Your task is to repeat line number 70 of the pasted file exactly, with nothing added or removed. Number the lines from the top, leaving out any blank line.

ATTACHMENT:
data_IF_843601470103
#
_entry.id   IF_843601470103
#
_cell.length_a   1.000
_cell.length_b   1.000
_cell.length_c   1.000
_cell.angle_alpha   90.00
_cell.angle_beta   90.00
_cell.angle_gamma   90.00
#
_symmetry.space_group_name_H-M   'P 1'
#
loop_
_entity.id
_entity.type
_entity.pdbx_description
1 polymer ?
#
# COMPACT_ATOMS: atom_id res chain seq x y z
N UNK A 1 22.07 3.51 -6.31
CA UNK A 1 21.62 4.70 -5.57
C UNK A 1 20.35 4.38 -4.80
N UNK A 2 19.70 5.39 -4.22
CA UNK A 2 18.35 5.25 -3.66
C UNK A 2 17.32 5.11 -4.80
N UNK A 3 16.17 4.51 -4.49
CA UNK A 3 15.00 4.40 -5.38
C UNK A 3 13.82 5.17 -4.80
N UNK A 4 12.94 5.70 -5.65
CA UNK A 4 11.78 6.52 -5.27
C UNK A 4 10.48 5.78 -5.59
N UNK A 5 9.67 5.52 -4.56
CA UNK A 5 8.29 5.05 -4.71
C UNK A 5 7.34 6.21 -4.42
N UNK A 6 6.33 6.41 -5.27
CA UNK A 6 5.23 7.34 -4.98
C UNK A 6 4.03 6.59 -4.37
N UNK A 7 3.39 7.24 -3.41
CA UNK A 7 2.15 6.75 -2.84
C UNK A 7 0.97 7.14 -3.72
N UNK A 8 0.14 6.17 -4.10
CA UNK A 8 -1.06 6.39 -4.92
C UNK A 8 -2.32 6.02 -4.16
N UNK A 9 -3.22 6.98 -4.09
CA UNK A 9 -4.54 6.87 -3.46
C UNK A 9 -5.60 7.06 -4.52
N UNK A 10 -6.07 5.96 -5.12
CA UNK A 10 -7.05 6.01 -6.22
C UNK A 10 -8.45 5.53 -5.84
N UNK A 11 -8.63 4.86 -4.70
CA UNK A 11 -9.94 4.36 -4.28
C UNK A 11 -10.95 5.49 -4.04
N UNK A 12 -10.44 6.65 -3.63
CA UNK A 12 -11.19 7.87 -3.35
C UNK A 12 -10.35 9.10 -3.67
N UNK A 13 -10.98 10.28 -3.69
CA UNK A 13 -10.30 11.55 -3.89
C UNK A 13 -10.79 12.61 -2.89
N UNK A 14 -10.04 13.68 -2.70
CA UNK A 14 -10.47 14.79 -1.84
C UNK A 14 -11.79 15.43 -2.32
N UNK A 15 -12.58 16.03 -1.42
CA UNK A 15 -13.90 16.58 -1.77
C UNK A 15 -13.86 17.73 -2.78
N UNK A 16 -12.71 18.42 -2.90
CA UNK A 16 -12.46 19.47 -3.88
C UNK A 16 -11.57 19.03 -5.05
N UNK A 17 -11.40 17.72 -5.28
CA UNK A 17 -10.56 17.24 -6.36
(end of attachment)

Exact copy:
CA UNK A 17 -10.56 17.24 -6.36